UCSD Researchers Discover New Genetic Link To Autism
Researchers at U.C. San Diego have found a genetic link to Autism Spectrum Disorder. Lead researcher Palmer Taylor, Ph.D is the associate vice chancellor for Health Sciences at UCSD.
Taylor says the gene mutation involves a protein called neuroligin-3, which appears to prevent normal communication between the nerves. He explains that this malfunctioning nerve protein is a factor in the development of autism in a small fraction of people with the disorder.
“What we inherit genetically may make us more vulnerable to the possibilities of having the autism spectrum disorders,” said Taylor. However, the scientist cautions that Autism Spectrum Disorder is not just a single disease, and says it is likely there are other factors involved.
“Genetics alone isn’t going to precipitate the cause,” Taylor said. “But rather, there may be environmental or external factors that come into play.”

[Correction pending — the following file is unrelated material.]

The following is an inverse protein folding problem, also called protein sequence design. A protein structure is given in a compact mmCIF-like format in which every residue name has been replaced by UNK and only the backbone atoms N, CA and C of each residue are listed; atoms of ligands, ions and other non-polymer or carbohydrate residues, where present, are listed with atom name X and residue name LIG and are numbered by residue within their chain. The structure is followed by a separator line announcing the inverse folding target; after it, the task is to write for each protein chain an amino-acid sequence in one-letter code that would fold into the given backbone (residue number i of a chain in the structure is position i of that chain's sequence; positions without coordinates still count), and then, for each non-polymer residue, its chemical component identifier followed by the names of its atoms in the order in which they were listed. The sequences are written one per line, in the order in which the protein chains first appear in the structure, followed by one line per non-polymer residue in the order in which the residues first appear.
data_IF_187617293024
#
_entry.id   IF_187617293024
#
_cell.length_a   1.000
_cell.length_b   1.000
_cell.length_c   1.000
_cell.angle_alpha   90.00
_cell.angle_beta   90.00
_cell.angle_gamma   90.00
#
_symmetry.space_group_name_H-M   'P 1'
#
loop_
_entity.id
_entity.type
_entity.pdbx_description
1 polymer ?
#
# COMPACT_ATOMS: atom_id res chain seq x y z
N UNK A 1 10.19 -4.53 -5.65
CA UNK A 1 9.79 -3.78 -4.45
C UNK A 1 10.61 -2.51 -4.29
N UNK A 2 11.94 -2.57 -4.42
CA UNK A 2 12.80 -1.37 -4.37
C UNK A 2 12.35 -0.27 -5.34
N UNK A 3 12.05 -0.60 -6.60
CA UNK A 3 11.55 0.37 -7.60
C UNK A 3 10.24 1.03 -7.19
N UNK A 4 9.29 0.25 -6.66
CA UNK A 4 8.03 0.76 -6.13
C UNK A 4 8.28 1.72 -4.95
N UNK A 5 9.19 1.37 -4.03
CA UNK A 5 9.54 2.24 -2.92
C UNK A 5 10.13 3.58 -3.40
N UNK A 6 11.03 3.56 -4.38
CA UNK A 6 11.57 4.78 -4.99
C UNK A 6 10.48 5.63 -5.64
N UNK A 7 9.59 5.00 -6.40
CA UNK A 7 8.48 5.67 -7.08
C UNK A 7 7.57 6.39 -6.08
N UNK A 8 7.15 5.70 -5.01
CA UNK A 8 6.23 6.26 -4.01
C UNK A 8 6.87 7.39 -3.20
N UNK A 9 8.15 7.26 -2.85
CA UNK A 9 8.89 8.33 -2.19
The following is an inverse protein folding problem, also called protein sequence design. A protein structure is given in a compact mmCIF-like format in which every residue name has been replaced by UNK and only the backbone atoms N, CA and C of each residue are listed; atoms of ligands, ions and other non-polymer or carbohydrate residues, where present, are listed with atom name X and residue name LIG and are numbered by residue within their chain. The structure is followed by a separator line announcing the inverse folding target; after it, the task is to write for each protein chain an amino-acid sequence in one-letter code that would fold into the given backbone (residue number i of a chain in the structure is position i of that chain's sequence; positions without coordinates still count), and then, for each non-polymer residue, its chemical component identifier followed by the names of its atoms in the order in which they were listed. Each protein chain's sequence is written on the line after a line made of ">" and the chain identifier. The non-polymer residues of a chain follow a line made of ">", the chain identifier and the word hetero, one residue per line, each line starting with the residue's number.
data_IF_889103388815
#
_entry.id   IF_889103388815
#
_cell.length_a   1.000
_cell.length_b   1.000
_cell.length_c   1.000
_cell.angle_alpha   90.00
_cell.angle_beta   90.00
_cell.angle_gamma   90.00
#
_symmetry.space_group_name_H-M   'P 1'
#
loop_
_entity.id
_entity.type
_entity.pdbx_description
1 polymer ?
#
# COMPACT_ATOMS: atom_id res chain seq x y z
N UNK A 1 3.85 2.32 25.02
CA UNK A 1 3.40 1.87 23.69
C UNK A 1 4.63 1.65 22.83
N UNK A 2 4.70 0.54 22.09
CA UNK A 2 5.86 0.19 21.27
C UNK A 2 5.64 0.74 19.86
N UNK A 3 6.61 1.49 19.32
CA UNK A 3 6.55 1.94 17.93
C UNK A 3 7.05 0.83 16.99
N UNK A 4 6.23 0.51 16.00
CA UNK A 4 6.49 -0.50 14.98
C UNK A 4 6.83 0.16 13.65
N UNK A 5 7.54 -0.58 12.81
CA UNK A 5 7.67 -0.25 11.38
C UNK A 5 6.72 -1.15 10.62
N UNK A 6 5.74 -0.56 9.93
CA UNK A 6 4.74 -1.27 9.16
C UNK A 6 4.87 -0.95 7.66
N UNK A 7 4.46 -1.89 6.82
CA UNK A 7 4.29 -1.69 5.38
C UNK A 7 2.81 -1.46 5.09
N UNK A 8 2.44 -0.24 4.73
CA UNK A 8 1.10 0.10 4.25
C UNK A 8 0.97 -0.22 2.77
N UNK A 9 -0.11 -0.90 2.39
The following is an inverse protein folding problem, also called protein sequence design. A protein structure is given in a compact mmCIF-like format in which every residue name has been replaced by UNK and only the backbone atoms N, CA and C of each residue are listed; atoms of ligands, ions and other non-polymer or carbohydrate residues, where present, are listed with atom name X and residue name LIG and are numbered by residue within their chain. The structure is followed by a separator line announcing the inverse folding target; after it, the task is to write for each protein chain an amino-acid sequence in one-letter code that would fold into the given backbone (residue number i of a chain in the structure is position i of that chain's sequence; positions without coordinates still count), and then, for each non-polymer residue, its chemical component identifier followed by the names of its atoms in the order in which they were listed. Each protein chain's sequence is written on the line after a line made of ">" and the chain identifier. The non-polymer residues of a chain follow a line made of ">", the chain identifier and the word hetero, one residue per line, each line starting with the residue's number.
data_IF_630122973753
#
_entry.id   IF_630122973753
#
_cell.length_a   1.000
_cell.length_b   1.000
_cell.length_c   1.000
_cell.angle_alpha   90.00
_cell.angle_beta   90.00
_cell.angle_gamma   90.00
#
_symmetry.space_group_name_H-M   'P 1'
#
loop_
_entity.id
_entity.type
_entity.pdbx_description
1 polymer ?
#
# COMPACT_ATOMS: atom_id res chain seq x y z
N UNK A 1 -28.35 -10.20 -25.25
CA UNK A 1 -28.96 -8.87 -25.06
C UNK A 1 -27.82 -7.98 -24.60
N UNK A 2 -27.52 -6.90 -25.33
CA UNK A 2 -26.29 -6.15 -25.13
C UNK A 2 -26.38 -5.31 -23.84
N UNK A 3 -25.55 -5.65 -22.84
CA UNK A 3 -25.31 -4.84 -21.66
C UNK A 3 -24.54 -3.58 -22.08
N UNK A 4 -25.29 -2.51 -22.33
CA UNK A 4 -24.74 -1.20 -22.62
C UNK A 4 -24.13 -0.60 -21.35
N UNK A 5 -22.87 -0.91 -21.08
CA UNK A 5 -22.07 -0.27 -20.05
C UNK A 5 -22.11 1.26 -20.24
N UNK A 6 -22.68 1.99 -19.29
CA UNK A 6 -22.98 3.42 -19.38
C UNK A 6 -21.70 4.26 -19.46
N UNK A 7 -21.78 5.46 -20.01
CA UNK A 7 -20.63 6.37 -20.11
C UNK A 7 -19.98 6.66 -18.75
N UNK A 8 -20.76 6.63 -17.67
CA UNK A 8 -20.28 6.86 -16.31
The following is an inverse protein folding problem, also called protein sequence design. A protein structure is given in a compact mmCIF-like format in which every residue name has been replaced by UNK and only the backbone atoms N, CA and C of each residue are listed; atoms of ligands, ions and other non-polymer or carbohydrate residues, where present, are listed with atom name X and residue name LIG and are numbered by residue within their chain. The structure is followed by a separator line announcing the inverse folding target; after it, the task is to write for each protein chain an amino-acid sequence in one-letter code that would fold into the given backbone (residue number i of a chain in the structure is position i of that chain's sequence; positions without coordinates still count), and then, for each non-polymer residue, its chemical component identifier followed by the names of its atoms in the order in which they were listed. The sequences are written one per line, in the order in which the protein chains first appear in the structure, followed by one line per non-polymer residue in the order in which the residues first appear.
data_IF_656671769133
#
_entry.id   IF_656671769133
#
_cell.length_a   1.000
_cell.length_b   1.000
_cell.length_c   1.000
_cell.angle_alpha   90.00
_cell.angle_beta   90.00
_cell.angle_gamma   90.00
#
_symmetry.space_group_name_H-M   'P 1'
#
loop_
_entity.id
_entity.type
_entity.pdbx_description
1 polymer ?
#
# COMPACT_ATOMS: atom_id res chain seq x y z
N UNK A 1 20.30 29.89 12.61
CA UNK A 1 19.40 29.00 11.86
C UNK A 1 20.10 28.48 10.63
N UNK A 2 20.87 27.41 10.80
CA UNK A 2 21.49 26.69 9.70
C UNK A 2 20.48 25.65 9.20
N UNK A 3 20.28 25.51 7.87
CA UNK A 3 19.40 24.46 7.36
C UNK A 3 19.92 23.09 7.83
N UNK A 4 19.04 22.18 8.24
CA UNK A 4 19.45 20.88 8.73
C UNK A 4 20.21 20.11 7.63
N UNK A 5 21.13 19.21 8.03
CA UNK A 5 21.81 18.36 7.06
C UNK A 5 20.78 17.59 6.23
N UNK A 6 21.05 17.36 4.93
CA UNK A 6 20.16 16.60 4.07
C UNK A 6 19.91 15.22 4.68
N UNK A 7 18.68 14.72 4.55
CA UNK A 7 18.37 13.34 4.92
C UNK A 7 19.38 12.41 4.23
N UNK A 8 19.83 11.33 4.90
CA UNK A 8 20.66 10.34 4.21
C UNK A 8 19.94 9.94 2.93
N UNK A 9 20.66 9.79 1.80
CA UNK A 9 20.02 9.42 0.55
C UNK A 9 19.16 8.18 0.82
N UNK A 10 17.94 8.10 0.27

Those environmental and external factors are identified in his report published in the September 10 issue of the Journal of Biology Chemistry.
Both neuroligins and autism mutations are relatively new to science. Protein neuroligins were identified 15 years ago; autism gene mutations were discovered just seven years ago.
Taylor said identifying a genetic link advances understanding of the complex causes of certain types of autism.
He says his next steps are to see how genes may influence vulnerability to environmental factors in relationship to autism, then perhaps offer a new target drug that makes the protein behave properly.